20 years of HIV and still going strong

Grace Raphuti
Grace Raphuti

JWANENG- When the first Motswana, David Ngele tested positive to HIV in 1986, stigma and discrimination were on overdrive as many people did not want to be associated with the infected.

The government had a mountain to climb in  educating the public and treating the infected. Exactly 10 years later, Grace Raphuti of Khakhea found out she had contracted the virus and had to deal with stigma around Jwaneng where she lived. The 45-year-old  mother of one was a backing vocalist for one of the local bands around Jwaneng in the late 90’s and early 2000s. What prompted her to test was that she always felt tired and weak.

The results confirmed her HIV positive status with a CD4  count of 70. Raphuti had to buy anti-retroviral drugs from Jwaneng Mine hospital for six months to save her life as there by then there were endless queues at public hospitals. “It was tough. I had to buy four bottles of tablets at P450 each and that was too expensive for me”, she explained. Raphuti said she owed her life to Ngwaketse West support group which was her pillar of strength in time of need.

She said at times when she was sick, she would return to her home village in Khakhea where stigma was so rife, but thanks to long-time activist, Ngele, the first person to go public about his status. He went to address her family and the public eventually accepted her as their own. 

Ngele spread the gospel of prevention and acceptance by the public.Raphuti said in 2003 she had to tell her only son that she was living with the virus. It was not easy. However with the help of her family, she was able to go public with her status during AIDS day commemoration in 2008. Having gone public with her status did not necessarily mean an end to her sex life though, she revealed.  She  shared her status with  her partner and emphasises condom use to avoid the re-infection. She said she is now the preacher of HIV/AIDS gospel and she shares the national vision of an HIV free generation.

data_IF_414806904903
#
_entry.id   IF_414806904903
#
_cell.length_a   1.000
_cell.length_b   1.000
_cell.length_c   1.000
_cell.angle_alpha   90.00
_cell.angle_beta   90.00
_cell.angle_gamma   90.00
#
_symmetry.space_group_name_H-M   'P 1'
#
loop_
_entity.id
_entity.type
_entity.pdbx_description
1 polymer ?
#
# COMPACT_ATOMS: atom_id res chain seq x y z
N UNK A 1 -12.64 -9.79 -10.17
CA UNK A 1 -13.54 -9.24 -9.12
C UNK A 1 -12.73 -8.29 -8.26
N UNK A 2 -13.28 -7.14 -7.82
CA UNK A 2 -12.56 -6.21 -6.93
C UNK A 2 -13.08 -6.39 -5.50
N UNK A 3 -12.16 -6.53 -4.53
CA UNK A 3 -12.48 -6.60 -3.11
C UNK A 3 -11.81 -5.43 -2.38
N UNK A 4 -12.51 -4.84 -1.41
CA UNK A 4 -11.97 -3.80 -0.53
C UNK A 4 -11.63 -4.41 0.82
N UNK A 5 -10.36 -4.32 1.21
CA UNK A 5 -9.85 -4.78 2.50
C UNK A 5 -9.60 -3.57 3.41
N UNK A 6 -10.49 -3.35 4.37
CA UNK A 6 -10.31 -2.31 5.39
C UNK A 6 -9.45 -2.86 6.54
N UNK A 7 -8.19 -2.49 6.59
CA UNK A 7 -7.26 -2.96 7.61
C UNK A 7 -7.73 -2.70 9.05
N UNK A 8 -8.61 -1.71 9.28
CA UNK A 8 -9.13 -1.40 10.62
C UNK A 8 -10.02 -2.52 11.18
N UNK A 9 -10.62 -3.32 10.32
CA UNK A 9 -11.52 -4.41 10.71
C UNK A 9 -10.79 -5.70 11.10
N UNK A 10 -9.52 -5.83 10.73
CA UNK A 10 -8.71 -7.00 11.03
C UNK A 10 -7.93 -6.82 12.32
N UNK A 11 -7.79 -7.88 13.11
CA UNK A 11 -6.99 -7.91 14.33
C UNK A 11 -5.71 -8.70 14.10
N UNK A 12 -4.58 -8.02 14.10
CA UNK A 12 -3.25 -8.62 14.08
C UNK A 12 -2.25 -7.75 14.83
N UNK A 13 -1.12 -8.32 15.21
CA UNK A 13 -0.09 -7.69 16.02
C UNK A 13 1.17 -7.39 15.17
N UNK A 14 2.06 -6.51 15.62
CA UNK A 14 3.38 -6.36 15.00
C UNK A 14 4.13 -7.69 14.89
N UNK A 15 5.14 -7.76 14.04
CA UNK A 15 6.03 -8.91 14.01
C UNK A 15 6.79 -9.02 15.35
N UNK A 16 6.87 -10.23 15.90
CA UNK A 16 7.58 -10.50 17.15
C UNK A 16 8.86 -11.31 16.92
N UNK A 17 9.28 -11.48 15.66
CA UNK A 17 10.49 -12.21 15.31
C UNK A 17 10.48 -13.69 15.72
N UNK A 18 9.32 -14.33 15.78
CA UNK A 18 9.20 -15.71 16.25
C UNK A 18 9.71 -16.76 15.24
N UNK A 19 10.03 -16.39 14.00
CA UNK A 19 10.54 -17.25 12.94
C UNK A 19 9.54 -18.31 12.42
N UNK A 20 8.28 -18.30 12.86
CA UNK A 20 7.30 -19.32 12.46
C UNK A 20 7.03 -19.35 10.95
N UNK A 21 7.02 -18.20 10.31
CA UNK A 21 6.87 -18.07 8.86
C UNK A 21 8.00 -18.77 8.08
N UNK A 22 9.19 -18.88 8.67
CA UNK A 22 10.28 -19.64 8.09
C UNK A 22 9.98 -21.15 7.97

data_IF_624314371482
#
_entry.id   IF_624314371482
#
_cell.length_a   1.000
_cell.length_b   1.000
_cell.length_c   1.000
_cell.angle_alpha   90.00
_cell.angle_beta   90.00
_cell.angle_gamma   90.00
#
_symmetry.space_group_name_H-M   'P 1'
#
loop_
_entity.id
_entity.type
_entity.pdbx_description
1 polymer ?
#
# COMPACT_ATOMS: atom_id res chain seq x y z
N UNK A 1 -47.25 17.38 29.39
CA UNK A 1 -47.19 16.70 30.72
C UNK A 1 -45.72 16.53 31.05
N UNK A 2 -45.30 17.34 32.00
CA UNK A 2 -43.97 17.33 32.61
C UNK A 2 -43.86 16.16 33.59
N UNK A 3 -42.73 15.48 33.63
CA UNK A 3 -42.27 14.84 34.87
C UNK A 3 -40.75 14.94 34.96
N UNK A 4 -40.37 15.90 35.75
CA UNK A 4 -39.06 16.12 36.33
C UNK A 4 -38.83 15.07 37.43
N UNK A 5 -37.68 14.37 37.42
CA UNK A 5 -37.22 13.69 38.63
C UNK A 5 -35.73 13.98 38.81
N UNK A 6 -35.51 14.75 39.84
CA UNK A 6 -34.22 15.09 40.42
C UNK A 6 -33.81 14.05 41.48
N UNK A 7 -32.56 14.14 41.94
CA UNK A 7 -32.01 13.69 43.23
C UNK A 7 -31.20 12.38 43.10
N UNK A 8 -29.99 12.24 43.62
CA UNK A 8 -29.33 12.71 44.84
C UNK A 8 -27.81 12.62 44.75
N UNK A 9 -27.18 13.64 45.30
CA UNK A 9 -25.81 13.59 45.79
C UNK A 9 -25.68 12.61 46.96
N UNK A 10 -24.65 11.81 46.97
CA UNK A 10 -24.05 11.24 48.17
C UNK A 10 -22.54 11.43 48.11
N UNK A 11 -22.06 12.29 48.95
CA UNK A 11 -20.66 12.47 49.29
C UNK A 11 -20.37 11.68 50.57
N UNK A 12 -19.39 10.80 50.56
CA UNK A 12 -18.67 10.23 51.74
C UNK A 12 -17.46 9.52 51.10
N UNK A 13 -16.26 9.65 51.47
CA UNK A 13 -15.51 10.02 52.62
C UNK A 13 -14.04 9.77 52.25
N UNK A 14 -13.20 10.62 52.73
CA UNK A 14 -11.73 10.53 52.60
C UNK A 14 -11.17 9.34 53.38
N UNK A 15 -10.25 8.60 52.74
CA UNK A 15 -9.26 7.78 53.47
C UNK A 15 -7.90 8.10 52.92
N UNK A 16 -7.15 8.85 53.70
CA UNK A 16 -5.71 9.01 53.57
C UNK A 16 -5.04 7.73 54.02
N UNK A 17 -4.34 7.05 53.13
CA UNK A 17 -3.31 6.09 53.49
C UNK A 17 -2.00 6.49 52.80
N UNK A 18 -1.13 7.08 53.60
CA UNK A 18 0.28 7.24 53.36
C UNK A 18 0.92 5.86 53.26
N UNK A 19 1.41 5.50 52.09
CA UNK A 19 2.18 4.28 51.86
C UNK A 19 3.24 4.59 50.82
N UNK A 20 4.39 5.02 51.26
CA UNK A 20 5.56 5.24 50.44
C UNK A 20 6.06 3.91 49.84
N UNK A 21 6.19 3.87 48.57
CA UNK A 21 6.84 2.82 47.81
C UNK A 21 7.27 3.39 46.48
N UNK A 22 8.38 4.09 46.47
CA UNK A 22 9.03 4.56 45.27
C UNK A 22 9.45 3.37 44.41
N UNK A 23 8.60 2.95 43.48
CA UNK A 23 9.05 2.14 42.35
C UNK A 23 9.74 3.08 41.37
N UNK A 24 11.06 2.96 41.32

She emphasised  the importance of  a good  diet and healthy lifestyle, adding that her CD4 count is now at 1,129 and the viral load is low. Though she confessed that she used to be beautiful with a show-stopping figure, Raphuti did not want to blame anyone for his misfortune.“I don’t want to know where I got the virus because that will not solve anything. I’d rather delete any bad moments and embrace my status in order to live longer This year I will be celebrating 20 years of living with HIV and I foresee a great future.  I will be there in 2050 ”, she  said with ardent hope. 

Though she has dedicated most of her life to  combating stigma against HIV as well as being a counsellor, Raphuti’s source of income has little to do with HIV activism. Rather, she earns a living as an ordinary litter picker for the Jwaneng District Council. She is the unsung heroine and the invisible HIV AIDS ambassador. Raphuti  wishes to continue spreading the message through health talks and  to be a living example that AIDS does exist, but it can be prevented and managed. She said given the opportunity, she  would go around the country to preach prevention so that no one will be trapped in the same pit that she fell in.

Editor's Comment
What about employees in private sector?

How can this be achieved when there already is little care about the working conditions of those within the private sector employ?For a long time, private sector employees have been neglected by their employers, not because they cannot do better to care for them, but because they take advantage of government's laxity when it comes to protecting and advocating for public sector employees, giving the cue to employers within the private sector...

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